By Maria Saporta
Friday, December 11, 2009
The Atlanta Beltline is beginning to take shape, both the visionary 22-mile redevelopment ring around the central city and the organization shepherding the project.
Brian Leary, who became president of Atlanta BeltLine Inc. in October, recently provided an update to top CEOs and funders.
Leary is bringing on Lisa Gordon, who has been deputy chief operating officer for the city of Atlanta and former city manager for East Point, to serve as Atlanta BeltLine’s chief operating officer. The organization also has selected Patrise Perkins-Hooker as its general counsel.
And the organization has a new board chair: Beth Chandler, vice president and general counsel for Fortune 500 company Asbury Automotive Group Inc., who was Atlanta’s city attorney until last May. She succeeds United Parcel Service Inc. executive Cal Darden.
At the same time as these organizational changes are taking place, tangible projects are under way at several points along the 22-mile corridor.
Leary mentioned several different projects that under construction or in final stages of design:
Rails are being removed to create a hiking trail in northeast Atlanta.
Kudzu and trash are being cleared on a southwest portion of the ring for another biking-hiking trail near West End.
Construction on the first phase of the new Historic Fourth Ward Park is under way and scheduled to open in late summer, and the next phase of the 17-acre park should open by 2011.
In the southeast segment, D.H. Staton Park will break ground next spring and be completed in the fall.
A PATH Foundation project in Buckhead known as the Atlanta Memorial Trail along Tanyard Creek is under way.
A groundbreaking on Dec. 12 on a 1.4 mile-extension of PATH’s West End Trail in the southwest quadrant to open in the spring.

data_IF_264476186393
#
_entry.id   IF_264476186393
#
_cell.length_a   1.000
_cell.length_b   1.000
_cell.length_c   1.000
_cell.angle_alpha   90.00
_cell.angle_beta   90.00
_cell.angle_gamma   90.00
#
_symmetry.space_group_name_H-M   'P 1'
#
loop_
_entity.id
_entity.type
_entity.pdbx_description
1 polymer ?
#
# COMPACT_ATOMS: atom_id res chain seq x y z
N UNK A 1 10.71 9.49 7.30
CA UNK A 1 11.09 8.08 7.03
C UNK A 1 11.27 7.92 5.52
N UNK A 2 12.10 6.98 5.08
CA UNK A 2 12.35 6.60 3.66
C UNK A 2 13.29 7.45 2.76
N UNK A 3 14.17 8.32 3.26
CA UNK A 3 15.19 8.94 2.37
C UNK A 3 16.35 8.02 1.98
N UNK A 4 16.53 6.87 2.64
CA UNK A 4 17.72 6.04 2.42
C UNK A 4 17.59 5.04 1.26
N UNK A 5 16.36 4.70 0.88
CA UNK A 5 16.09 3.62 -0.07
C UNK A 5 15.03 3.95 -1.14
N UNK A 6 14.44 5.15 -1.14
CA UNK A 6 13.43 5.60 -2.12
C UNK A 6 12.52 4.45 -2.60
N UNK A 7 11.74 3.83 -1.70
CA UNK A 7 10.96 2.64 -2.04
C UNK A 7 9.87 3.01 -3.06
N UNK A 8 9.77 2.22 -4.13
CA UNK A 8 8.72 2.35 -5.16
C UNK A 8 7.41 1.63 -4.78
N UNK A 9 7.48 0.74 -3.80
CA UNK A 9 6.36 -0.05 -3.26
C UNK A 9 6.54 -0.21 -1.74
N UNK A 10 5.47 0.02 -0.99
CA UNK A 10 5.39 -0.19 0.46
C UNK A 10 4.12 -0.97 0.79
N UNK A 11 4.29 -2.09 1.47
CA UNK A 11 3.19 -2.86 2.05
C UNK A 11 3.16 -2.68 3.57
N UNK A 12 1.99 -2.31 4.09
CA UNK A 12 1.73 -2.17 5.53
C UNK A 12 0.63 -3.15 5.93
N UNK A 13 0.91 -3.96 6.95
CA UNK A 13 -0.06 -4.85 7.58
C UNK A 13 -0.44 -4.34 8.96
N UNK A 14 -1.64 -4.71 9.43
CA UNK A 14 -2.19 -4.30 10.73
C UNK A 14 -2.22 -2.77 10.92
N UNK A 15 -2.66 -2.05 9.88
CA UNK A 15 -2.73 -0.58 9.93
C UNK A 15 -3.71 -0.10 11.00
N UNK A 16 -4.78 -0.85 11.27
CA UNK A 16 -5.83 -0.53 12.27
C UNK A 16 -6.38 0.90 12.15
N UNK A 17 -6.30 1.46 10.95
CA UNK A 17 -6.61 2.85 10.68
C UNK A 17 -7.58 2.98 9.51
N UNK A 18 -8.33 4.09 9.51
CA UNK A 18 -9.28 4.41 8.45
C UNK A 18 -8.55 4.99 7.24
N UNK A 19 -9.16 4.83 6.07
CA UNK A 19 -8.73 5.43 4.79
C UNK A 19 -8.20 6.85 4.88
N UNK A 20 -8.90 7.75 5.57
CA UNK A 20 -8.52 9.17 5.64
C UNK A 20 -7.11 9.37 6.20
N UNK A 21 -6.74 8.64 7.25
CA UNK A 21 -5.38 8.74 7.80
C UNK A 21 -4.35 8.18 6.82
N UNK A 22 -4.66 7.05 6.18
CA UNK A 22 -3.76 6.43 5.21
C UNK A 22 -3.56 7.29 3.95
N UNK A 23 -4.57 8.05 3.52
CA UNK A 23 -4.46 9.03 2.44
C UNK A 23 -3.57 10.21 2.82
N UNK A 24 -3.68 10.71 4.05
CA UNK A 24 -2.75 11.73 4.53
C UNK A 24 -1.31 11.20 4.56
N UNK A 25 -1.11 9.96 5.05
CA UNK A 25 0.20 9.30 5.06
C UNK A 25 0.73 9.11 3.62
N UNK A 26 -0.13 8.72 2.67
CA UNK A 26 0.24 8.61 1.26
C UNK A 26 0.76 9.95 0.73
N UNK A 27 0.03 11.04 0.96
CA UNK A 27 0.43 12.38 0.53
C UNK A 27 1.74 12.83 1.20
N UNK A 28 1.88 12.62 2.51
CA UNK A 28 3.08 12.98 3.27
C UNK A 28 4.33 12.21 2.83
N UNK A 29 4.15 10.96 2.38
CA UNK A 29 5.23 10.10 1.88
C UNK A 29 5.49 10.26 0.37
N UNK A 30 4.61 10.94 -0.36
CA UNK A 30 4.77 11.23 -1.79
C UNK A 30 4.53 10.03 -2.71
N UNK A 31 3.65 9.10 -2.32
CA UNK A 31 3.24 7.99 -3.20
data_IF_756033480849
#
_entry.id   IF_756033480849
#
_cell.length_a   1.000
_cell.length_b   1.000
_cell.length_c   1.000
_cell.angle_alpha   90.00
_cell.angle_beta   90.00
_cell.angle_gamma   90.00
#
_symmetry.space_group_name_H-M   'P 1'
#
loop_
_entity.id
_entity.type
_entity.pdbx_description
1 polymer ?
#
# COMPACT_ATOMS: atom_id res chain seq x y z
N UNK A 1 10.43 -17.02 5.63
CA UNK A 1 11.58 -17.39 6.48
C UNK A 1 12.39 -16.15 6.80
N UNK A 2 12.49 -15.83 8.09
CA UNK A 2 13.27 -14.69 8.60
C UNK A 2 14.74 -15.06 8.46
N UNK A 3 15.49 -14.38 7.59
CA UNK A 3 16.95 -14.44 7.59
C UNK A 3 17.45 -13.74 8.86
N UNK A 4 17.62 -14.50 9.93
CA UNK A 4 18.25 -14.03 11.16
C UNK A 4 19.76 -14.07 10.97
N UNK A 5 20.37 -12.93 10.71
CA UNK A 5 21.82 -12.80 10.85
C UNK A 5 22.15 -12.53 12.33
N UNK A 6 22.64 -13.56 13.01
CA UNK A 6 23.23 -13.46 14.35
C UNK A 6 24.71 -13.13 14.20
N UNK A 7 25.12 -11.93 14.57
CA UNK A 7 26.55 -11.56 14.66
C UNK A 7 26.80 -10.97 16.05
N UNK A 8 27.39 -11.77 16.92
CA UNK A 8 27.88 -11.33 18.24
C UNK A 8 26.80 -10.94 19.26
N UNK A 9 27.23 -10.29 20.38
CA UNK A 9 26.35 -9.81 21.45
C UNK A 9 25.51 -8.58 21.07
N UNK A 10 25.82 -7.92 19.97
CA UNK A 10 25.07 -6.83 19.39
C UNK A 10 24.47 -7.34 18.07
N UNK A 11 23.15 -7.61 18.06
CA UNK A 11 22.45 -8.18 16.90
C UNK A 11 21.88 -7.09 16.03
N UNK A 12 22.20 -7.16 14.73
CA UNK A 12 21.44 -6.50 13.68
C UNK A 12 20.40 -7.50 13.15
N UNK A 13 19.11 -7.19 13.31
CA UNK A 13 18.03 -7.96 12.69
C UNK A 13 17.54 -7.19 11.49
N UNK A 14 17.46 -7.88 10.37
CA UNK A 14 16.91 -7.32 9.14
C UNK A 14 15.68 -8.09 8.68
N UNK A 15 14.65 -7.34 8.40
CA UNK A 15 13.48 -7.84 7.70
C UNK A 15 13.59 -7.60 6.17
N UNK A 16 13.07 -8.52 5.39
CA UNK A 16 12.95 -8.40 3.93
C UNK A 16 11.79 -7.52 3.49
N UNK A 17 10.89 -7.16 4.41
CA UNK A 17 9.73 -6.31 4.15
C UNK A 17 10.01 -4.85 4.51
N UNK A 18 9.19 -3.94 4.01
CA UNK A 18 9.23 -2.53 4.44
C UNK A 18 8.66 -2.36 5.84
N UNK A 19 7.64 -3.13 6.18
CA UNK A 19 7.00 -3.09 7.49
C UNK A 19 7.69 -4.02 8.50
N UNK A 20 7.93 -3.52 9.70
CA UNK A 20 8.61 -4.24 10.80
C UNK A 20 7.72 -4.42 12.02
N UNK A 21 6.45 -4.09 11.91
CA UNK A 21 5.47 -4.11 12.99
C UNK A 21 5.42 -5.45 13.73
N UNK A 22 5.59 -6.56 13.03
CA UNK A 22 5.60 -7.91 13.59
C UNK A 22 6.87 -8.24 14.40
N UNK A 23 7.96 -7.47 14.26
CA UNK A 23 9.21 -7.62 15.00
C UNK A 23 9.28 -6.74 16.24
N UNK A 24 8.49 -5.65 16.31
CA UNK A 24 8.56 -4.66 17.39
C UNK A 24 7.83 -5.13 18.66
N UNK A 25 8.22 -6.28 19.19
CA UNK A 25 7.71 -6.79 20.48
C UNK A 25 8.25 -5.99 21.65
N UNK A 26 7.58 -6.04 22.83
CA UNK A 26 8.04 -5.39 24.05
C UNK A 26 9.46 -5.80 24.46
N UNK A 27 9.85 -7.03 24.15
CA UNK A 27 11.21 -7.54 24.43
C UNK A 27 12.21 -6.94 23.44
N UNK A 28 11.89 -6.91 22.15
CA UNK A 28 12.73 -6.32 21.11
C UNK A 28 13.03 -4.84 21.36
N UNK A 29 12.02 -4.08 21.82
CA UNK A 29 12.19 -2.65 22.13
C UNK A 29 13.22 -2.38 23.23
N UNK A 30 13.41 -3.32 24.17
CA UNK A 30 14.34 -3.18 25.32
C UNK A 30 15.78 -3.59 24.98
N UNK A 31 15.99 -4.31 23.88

All these projects should make it easier to step up the private fundraising campaign for the Beltline, said Phil Kent, CEO of Turner Broadcasting System Inc., who is co-chairing the $60 million campaign.
So far, the BeltLine Partnership’s fundraising cabinet has raised “just over $30 million,” Kent said. “The Beltline is not only just a vision and a nice map. There’s something to see. I’m very pleased with the progress, and it is having a tangible effect on the city’s quality of life.”
It was Kent’s idea to have “Breakfast along the Beltline” as a way to show board members and potential donors how the 25-year endeavor is coming along. The meeting also was an opportunity to thank outgoing Mayor Shirley Franklin for championing the Beltline and galvanizing the various parties behind the project.
“We are very, very grateful, no only for the Beltline, but for an incredible eight years of leadership,” Kent told Franklin, calling her the “patron saint” and “mother of the Beltline.”
Franklin said it was “exciting to come this close to the Beltline and see what’s going on,” and she then gave credit to former Atlanta City Council President Cathy Woolard for pushing her to adopt the initiative.
“I’m really convinced we are laying the foundation for Atlanta’s economic success,” Franklin said. “The Beltline falls into the category of something mayors do that 50 years from now will make a difference. It’s been most rewarding. Undaunted by the changes in the economy, we continue to ask for money.” Then Franklin urged the BeltLine leaders to not compromise the grand vision of the project.
“Do not do anything that’s expedient in the moment rather than pushing forward to making something that’s spectacular,” she said.
John Somerhalder, chairman of the BeltLine Partnership and CEO of AGL Resources Inc., agreed by saying: “Let’s not do anything that’s not spectacular.”